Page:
The corn-land is lying in brief, deep rest,
While tempest is sullen, or sunshine blithe;
Sweet is the scent of the farrow refreshed
After the raid of the pitiless scythe.
Now recks it little — come shower or sun —
The harvest is carried, the work is done.
The jubilant summer has yielded its sway,
And August has lavished its gold on the year;
Magic of moonlight, dazzle of day,
One long laughter with never a tear!
Harvest of happiness, gathered and stored,
Winds cannot scatter the ample hoard.
Awe of the mountain, and calm of the lake,
Mirth of the valley, and sigh of the breeze;
Freedom of upland, and moorland, and brake,
Music of forests, of torrents, of seas:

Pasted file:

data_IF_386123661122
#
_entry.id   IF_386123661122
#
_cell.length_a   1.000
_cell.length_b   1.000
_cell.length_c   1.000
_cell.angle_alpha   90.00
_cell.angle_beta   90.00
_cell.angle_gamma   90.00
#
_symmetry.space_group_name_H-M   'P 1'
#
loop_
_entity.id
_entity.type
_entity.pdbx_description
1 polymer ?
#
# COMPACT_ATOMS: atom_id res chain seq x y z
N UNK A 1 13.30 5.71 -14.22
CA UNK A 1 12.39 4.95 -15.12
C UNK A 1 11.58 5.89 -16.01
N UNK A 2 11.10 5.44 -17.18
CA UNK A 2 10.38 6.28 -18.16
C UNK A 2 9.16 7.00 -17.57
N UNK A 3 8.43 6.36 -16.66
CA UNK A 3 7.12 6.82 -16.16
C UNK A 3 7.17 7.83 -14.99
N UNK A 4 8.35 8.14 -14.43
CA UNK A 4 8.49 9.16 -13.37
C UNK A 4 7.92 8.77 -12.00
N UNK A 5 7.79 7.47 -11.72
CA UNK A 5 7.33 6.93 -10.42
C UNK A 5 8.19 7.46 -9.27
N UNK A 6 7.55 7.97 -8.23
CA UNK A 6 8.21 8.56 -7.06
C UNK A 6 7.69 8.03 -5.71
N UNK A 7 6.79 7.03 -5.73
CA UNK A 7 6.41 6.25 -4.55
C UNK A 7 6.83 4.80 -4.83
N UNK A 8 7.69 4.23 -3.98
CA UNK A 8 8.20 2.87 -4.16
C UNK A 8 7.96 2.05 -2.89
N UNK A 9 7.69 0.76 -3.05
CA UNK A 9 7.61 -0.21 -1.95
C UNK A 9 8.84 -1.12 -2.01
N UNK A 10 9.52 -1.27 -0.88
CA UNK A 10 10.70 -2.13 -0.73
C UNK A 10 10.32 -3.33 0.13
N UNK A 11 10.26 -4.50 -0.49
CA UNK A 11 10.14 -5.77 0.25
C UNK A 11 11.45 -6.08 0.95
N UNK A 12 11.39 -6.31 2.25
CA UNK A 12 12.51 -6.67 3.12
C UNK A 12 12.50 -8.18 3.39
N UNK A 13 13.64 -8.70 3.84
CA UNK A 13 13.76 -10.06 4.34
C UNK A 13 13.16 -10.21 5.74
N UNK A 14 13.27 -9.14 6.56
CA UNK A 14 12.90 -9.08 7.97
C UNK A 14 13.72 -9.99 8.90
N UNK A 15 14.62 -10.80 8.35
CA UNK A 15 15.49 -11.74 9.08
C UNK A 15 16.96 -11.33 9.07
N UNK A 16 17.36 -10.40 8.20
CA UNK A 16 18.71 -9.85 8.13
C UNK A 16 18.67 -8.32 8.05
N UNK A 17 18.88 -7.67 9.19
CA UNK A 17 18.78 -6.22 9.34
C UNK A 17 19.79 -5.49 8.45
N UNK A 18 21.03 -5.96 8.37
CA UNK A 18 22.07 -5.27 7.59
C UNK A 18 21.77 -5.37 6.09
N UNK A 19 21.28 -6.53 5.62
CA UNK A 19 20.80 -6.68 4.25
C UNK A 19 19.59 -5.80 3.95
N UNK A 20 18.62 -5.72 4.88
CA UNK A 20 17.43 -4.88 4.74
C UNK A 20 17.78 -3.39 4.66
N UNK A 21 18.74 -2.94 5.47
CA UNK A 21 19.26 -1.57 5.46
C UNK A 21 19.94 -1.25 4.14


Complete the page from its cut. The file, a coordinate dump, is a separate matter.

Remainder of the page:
Harvest of memories, golden and gay;
Fear not for dearth in the wintry day.
Smooth out the seaweed, and dream o'er its spells;
Tighten and tie up the salt-laden tresses;
Little ones, lay by the basket and shells,
Put on the shoes again, turn down the dresses.
Harvest of health, in its happiest guise,
Rosy-brown faces and laughter-lit eyes.
Ah! but the woods in their midsummer green!
Bright with the flow of the musical river:
Shading soft blushes with tenderest screen,
Touched with an echo of voices that quiver.
Harvest of love! Is it anything new?
Should Cupid not gather his harvest too?